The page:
Globally, one in three women have experienced physical and/or sexual violence in their lifetime (WHO 2013). In Afghanistan, recent demographic and health survey data (CSO 2017) indicates that the prevalence of intimate partner violence (emotional, physical or sexual) perpetrated against women aged 15 to 49 is 56%, ranging from between 7% and 92% across different provinces. Based on the baseline for an impact evaluation of Women for Women International’s programme in Afghanistan, this brief describes the factors associated with physical and emotional intimate partner violence. The brief is intended for employees of governmental and non-governmental organisations, and donors, interested in working to prevent violence against women before it occurs.
Globally, 17% of children are subjected to extreme forms of corporal punishment (UNICEF 2014). National level data in Afghanistan suggests that 78% of children aged 5 to 14 have experienced any violent psychological or physical discipline, and more than a third of children are subjected to extreme physical violence (UNICEF 2014). Based on the baseline study of a project implemented in Afghanistan by Help the Afghan Children, this brief describes the factors associated with violence at school, including children’s experience of corporal punishment by teachers and their experiences of peer violence victimisation or perpetration. The brief is intended for those working in governmental and nongovernmental organisations, and donors, interested in working to prevent violence against children.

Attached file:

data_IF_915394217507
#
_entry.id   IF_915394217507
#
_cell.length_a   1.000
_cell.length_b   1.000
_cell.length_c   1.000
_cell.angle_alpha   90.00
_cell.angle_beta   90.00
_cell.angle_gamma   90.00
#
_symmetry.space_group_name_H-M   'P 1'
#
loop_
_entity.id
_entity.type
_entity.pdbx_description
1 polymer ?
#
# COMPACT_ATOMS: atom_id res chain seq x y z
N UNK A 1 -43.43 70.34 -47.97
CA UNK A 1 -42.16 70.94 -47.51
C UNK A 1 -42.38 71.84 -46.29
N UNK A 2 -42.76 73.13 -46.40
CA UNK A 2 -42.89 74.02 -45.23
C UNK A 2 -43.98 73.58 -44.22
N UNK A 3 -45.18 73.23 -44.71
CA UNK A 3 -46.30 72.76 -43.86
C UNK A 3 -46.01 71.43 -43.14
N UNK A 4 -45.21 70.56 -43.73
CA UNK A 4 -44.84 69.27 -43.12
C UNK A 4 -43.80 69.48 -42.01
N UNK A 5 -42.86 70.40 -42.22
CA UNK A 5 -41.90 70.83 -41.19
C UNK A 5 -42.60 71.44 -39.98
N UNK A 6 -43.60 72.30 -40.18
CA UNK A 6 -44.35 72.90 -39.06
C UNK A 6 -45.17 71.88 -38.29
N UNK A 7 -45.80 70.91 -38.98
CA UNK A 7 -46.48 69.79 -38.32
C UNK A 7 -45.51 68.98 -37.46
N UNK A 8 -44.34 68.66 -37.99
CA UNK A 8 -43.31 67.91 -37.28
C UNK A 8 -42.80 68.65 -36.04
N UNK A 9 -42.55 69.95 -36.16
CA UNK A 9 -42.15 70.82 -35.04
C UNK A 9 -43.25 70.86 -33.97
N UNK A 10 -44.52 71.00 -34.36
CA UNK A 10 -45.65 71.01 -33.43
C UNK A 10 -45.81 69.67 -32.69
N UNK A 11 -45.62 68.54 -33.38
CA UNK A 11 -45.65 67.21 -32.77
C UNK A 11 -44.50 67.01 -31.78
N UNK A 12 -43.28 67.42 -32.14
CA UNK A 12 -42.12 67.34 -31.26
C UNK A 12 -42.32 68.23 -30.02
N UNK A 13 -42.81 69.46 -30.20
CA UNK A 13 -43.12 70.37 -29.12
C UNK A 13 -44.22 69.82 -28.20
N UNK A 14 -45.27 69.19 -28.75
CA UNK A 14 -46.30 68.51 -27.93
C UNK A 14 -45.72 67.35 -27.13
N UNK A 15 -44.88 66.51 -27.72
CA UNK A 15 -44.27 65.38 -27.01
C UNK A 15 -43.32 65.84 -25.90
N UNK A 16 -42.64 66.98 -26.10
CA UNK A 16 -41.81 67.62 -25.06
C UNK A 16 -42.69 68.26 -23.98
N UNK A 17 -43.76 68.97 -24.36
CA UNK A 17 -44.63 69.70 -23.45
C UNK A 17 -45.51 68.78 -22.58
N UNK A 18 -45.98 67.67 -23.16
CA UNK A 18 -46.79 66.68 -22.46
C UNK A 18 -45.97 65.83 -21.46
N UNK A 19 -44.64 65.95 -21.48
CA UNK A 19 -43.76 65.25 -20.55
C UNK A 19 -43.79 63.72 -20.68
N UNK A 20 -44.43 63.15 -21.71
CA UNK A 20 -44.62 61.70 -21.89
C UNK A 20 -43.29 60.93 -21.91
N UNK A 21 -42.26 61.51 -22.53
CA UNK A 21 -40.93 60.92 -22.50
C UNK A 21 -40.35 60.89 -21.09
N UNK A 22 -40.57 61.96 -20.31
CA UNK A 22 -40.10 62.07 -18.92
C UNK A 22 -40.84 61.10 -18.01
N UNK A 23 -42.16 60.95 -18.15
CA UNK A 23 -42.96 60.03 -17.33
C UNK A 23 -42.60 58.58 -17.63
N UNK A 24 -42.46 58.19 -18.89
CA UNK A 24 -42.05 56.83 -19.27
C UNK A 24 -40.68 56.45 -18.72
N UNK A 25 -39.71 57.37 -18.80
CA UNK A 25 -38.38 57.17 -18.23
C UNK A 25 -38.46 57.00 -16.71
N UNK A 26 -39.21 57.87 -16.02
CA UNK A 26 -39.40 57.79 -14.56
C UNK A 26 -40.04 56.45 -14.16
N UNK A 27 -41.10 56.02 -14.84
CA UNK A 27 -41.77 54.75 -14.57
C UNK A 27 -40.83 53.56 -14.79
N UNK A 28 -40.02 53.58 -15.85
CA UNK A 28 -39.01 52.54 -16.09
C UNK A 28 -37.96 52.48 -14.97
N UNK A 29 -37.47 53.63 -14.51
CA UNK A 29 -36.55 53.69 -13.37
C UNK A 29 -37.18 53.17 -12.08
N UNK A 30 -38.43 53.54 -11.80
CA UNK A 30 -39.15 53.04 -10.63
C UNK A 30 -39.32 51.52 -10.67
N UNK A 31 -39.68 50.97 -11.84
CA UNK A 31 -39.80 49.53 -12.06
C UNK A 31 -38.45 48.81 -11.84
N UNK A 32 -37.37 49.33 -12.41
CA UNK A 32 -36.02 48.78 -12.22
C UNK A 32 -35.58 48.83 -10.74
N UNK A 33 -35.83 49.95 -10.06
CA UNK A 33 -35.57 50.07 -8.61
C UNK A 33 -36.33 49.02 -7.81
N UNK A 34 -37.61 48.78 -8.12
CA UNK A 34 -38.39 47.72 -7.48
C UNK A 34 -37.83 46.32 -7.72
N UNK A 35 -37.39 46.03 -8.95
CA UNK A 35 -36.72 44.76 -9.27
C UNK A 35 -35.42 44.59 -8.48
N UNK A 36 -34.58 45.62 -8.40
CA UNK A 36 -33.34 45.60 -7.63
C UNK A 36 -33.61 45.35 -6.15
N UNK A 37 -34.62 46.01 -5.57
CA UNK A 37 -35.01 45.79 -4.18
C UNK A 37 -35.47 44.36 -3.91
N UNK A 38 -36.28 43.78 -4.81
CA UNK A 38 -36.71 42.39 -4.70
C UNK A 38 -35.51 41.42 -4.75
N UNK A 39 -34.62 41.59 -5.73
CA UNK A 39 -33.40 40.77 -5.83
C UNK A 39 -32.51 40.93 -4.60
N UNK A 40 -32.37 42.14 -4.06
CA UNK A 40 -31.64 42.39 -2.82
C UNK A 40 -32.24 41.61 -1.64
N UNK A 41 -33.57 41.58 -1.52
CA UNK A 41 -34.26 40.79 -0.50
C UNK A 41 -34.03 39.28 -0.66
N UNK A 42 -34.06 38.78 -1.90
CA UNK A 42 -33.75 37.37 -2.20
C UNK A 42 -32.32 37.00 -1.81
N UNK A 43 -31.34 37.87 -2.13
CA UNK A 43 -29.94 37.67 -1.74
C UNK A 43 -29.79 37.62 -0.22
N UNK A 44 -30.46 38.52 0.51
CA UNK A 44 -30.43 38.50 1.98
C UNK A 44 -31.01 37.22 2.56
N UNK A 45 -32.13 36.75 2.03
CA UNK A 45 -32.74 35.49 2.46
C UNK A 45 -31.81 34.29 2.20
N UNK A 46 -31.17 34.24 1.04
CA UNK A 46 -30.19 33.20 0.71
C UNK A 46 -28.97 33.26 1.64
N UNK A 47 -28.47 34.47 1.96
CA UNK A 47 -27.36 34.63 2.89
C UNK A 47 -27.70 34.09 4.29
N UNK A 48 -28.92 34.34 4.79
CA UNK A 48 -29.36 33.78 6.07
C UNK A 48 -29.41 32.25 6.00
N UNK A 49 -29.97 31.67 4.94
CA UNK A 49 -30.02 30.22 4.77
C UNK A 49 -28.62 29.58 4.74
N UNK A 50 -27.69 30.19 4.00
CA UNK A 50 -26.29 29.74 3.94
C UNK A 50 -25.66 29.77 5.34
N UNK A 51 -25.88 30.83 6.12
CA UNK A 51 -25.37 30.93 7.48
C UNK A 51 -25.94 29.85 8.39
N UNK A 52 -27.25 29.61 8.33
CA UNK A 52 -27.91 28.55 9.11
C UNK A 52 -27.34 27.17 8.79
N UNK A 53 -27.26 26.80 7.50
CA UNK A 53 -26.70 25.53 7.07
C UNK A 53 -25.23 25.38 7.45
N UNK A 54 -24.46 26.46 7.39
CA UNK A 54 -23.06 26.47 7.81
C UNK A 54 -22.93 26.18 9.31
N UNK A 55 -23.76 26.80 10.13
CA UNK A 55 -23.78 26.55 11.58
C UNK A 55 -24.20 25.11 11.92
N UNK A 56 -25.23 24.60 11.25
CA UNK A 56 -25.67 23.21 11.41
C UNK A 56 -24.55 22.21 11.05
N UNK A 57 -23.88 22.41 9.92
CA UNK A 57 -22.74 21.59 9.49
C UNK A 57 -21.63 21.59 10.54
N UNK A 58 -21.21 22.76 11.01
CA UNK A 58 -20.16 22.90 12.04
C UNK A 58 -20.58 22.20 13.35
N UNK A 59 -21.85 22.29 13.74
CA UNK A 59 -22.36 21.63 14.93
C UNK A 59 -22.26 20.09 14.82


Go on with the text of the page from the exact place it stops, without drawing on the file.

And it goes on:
The What Works to Prevent Violence Against Women and Girls Global Programme has carried out research to better understand how to prevent violence against women and girls living with disabilities, who are at an increased risk of violence, abuse, neglect, maltreatment and exploitation. Women and girls with disabilities also face additional pressures because they are regarded as unable to meet the social roles and expectations on women and girls to attract men, marry, bear children, or care for families. This can result in further social exclusion, which may contribute to development of depression or other mental illness, in addition to increasing their physical and economic vulnerabilities. While the evidence base is limited, this evidence brief identifies promising strategies to prevent violence against women girls with disabilities.